“We Three Kings” is one of the most popular Christmas Carols. The Three Wise Men, are also known in the Gospel of Matthew as the Magi. Doesn’t say that there were three. Three is a nice number, besides, three balances out the three shepherds on the other side of the Nativity scene. By the way, the Bible doesn’t say that there were three shepherds either, just shepherds in the field.
Oral tradition, legends, writings have given the Magi the names of Balthazar, Melchior, and Gaspar. Could have been more than three or less than three, that’s not important. What is important is that they came from lands far away, from different cultures, different religion. They traveled a great distance, at great expense to follow a star, of which they were convinced would lead them to a newborn king. Although, historically the Church was of the wrong opinion with Galileo, and although we do not promote looking at horoscopes, we cannot deny that the Magi were astrologers who obviously found Jesus because they followed a star. We can draw all sorts of conclusions from the Feast of Epiphany, but only one matters: The Feast of Epiphany is definitely one of inclusion. In a world surrounded by paranoia, the thought of inclusion is repulsive to many. The Internet offers more information with theories about whether or not one of the Magi might have been a black man. Well, they were certainly not blond with blue eyes. Who knows what language they might have had in common with the Holy Family. Obviously the language of love dominated as they offered their gifts. The Magi were not poor, nor without influence because otherwise King Herod would not have paid attention to them. Hundreds of slaves, camels, supplies moved with them to reach their destination.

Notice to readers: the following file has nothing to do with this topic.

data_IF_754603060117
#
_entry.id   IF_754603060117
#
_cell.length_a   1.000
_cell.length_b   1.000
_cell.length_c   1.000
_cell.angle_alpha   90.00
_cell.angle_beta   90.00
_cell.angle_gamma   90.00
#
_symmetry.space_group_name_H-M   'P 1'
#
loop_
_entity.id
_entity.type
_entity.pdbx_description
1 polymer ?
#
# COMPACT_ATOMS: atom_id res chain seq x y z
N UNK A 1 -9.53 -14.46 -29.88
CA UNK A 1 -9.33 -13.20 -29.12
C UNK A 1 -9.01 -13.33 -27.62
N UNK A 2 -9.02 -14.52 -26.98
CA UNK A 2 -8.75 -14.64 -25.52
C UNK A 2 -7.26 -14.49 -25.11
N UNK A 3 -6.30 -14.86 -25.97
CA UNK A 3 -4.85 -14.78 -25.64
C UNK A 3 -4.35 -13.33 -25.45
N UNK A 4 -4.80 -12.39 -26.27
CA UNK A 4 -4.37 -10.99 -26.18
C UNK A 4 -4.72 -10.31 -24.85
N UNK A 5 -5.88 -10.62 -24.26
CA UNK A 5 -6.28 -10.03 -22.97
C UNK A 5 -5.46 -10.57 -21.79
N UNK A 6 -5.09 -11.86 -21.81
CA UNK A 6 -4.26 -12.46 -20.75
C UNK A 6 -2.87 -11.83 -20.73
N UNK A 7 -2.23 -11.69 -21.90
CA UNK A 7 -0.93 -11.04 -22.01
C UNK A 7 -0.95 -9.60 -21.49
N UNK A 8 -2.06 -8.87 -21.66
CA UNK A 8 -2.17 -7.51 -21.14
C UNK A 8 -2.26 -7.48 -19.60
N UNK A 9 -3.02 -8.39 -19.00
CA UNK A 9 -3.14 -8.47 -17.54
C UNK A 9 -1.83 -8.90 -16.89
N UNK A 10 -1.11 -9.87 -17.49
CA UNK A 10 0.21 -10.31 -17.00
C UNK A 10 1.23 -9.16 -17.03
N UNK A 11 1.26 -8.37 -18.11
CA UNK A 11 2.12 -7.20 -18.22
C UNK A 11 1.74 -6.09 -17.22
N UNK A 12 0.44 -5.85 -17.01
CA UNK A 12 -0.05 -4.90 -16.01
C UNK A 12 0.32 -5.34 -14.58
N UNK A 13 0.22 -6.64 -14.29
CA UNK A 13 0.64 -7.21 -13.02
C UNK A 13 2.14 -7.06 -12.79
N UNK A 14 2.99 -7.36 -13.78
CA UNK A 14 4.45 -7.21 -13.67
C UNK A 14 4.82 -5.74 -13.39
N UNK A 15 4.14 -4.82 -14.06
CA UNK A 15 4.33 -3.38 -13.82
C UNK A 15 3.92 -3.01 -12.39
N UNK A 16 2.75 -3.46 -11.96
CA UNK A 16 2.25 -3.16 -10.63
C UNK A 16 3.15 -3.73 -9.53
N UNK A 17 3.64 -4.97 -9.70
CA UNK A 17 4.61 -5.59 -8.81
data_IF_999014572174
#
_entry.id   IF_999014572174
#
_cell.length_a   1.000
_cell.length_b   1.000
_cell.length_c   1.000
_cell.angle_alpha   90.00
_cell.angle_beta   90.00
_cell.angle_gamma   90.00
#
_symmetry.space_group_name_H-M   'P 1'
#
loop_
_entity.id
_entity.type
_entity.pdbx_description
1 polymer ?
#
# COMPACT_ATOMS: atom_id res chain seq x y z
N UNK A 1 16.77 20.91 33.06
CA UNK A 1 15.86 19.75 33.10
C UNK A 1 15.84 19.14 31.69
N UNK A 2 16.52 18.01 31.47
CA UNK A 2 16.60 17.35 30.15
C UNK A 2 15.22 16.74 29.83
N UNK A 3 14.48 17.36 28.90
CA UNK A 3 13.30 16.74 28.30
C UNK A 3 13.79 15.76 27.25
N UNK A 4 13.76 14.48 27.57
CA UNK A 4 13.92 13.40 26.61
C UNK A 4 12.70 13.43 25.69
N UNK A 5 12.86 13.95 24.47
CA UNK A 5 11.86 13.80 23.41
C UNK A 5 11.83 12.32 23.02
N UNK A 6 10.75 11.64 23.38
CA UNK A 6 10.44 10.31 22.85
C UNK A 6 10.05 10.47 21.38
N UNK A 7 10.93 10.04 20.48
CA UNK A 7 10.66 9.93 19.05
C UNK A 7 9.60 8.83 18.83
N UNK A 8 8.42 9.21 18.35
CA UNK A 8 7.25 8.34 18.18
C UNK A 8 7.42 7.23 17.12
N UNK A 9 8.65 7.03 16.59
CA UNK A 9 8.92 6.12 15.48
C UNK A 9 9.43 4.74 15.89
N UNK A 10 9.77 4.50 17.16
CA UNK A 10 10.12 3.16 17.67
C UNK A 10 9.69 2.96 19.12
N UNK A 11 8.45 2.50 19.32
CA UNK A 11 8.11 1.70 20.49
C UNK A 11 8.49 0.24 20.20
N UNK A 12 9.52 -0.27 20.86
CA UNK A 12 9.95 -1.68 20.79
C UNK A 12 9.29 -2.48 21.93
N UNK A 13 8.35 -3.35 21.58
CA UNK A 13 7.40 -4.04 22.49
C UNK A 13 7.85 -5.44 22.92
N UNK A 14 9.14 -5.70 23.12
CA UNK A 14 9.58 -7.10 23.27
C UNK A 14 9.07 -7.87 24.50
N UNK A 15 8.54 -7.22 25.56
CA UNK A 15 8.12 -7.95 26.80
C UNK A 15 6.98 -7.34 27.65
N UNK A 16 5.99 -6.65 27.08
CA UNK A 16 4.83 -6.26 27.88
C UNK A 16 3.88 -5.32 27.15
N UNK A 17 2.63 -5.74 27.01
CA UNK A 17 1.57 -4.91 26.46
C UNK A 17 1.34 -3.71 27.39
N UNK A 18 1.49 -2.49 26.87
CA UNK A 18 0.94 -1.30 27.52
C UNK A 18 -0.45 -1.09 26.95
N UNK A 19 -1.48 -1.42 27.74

Perhaps another reason that their title is often changed from Magi to Wise Men or Three Kings is because we do not know what to think about stargazers. The word Magi sounds too much like magic. They were different and they didn’t give up and they form part of our collective history with all the folks who are different from us, and yet believe in One God or believe in the salvation of Jesus Christ. More blood has been shed in the name of religion than for any other cause. The Magi came, not to make war but to show reverence.
Circle the wagons was the first thing that the settlers did when they were attacked. Today we build walls, increase patrols, try to block emigration from certain parts of the world. Guess that government officials are doing the best they can. Our world situation has changed in 2000 years. However, there are still some constants. For example, the language of love is still the international communicator that can be trusted. The language of Faith in God is still a basic human need—to recognize that the Creator is bigger than everything that we are—a merciful God full of compassion—even when we fail. The language of respect will transcend all cultural barriers. Regardless of where we travel, if we treat others with respect, we will be welcomed. Travel is indeed the best education that we will ever receive. No book can describe the reality of actually witnessing a land, a people, a culture that is different. That’s why the Magi traveled. They were unwilling to have someone tell them about the New Born King. They had to see for themselves. The same determination should be ours in our love for the Lord. We want to meet Him, to know Him more, to fall in love with Him over and over.
We bring the meager gift of our self. We offer our life, our brokenness, and dreams. In exchange the Lord gives us the Eucharist—the gift of eternal life.